Saguaro Cactus

Saguaro Cactus
Cereus giganteus
Arizona state flower

 

Description: The saguaro cactus is one of the dominant forms in the Sonoran Desert. While a young saguaro takes nearly a decade to reach one inch tall, over many decades it can reach heights of fifty feet, making it the largest cactus in the United States. The saguaro is a single-stemmed, columnar cactus supported by woody ribs. The skin of the cactus is light green and waxy. Spines are clustered down the length of the ridges. At seventy-five years old, the cactus begins to sprout arms that grow parallel to the body. As many as fifty arms can be found on older saguaros with ages estimated to be 200 years old. A cactus that large can weigh over eight tons.1
The saguaro flowers from May to June. The flowers have waxy petals that are a smooth, creamy white color. The flowers open at night, awaiting pollination by bats, birds, and insects. When the fruit ripens, it reveals a juicy red pulp that is enjoyed by many desert dwellers, including people. The Tohono O'odam Indians use the fruit to ferment a beverage similar to wine.

Habitat: The saguaro grows on desert slopes and flats, doing best on bajadas--gently sloping plains at the foot of the desert mountains.1 The saguaro begins life under a "nurse" plant, usually a palo-verde or mesquite tree. The tree benefits the saguaro by providing shade and increased water availability during summer, as well as protecting it from winter frosts.1

Range: The saguaro grows in the Sonoran desert, which covers extreme southeastern California, southern Arizona, and adjacent northwestern Mexico.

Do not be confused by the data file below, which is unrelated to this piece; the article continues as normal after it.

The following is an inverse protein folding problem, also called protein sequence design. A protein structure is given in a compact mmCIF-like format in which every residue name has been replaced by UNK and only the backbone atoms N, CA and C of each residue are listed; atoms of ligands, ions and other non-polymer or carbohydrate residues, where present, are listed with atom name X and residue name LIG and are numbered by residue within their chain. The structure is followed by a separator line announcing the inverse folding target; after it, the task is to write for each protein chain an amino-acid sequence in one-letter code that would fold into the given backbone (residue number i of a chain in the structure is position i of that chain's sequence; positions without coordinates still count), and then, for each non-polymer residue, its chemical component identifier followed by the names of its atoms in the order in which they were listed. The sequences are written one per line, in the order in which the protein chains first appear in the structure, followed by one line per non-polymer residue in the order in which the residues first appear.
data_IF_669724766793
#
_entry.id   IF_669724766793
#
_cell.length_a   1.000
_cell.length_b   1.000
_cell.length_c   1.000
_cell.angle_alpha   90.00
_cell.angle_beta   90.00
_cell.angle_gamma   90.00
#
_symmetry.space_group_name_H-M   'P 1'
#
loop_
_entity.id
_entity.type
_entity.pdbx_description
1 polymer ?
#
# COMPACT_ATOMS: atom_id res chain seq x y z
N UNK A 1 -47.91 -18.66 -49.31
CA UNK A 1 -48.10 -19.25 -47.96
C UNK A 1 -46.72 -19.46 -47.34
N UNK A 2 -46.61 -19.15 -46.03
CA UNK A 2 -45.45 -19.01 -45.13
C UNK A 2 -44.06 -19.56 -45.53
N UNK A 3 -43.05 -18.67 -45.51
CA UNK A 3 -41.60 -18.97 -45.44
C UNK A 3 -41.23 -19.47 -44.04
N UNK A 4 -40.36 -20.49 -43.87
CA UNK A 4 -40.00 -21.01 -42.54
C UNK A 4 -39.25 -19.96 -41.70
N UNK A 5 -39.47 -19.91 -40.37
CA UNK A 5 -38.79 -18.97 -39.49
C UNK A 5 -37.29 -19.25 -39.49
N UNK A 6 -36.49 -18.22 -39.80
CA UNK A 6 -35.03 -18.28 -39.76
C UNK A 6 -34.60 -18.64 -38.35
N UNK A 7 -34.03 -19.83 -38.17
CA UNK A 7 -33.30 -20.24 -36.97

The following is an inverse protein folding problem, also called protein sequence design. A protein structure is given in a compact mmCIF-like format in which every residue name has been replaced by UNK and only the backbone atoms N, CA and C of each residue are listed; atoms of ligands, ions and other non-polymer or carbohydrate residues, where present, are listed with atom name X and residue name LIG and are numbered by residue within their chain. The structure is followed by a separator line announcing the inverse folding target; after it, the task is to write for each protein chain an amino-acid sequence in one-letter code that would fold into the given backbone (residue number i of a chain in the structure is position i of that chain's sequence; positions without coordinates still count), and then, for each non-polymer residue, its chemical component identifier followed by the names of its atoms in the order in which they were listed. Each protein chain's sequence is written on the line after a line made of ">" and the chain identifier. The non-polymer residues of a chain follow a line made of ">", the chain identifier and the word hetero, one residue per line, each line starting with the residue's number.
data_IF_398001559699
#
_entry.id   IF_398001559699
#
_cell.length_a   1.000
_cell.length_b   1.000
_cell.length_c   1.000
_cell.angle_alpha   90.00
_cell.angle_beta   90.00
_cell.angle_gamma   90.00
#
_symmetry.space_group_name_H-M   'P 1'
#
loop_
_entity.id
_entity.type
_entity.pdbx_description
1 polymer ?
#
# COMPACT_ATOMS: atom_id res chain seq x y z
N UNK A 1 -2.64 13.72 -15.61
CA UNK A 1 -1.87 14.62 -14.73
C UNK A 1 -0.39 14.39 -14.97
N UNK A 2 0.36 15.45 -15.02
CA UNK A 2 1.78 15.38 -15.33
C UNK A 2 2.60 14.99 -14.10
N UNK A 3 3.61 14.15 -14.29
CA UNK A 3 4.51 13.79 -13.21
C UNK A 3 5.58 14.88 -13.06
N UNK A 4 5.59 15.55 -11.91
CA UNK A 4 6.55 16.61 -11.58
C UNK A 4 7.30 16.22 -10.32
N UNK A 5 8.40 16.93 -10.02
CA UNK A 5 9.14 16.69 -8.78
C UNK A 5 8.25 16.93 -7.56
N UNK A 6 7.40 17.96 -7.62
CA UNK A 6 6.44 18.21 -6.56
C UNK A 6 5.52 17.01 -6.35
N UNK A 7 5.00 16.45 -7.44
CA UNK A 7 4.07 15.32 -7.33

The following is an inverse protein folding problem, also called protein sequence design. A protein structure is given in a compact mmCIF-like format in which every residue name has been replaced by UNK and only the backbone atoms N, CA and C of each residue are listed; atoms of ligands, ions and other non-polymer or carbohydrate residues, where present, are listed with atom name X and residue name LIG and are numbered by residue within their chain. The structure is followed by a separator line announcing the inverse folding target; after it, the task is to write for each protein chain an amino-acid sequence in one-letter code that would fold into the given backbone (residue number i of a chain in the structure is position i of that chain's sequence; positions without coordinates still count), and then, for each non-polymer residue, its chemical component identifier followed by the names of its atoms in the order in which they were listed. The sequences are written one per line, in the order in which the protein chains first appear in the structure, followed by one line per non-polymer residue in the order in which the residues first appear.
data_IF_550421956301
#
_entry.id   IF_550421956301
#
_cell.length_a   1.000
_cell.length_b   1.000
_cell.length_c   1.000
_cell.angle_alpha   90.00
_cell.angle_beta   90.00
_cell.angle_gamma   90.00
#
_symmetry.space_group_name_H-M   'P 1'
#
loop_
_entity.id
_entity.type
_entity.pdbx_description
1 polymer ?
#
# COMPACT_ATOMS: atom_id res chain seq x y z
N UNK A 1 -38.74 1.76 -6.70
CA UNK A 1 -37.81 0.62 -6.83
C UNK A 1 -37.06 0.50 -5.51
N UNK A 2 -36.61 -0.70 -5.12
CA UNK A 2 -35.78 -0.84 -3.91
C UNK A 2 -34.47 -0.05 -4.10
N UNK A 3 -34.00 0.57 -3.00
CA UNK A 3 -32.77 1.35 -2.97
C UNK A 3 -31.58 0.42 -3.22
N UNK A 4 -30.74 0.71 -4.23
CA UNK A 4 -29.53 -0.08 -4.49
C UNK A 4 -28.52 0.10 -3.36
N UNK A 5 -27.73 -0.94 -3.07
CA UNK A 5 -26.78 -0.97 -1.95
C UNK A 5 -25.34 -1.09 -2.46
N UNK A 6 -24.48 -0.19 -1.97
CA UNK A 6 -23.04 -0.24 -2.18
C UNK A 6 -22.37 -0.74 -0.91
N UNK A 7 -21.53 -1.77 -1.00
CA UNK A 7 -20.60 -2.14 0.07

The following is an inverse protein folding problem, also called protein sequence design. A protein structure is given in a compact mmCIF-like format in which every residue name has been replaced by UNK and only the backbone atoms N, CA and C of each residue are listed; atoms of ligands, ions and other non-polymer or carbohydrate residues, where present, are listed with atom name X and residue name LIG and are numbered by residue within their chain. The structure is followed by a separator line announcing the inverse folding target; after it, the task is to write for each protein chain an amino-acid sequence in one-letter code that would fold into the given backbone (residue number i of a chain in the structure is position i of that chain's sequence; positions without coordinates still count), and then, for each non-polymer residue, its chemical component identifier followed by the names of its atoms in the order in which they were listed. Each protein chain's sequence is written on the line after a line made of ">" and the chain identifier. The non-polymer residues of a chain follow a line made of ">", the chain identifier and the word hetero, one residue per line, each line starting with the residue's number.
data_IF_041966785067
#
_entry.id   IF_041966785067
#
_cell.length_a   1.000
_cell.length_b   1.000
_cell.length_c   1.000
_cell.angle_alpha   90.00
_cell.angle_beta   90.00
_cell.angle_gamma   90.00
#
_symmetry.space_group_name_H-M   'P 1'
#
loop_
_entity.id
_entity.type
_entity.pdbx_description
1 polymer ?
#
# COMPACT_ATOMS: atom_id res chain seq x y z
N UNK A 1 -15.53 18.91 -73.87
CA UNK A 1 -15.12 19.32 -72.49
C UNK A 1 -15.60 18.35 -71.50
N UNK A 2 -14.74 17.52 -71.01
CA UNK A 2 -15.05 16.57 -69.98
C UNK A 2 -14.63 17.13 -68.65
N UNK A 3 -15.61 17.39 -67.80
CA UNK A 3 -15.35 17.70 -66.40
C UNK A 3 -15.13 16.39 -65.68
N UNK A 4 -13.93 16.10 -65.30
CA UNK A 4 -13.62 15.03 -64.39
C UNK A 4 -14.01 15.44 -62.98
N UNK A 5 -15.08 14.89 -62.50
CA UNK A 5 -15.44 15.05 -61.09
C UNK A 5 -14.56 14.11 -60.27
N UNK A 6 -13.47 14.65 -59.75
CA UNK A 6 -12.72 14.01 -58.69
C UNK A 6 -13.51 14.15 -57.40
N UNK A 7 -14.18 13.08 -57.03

Status: The cactus is protected by the Arizona Native Plant Law. No part of the cactus may be taken without a permit.

The Saguaro in Pima County: As far back as the early 1900's, the saguaro enchanted visitors to this state. The saguaro was often loaded on trains and shipped to different cities to be displayed in expositions and in parks. In March of 1915, San Francisco received a thirty-five foot tall saguaro for an exposition. 2 In May of that same year, Tucson Day was declared in the city of Stockton, California when they received a saguaro for the Stockton Acres Park.3 Currently, Pima County is home to two of the largest saguaros recorded in the state.4 The saguaro is an integral part of the desert, providing food and shelter for many desert species.

References

1 September 1, 1999. Website: www.aqd.nps.gov/grd/parks/sagu

2 Arizona Daily Star. March 1, 1915. "Giant Sahuaro Sent Frisco Exposition is 35 Feet Long and has Eight Large Prongs; Took 20 Men 4 Days to Pack." From the Ted Knipe Collection, Arizona Historical Library.

3 Arizona Daily Star. May 25, 1915. "Sahuaro Cactus is Shipped to Stockton." From the Ted Knipe Collection, Arizona Historical Library.

4 9/2/99 Website: www.geocities.com/RainForest/Vines/8629/cactus.htm


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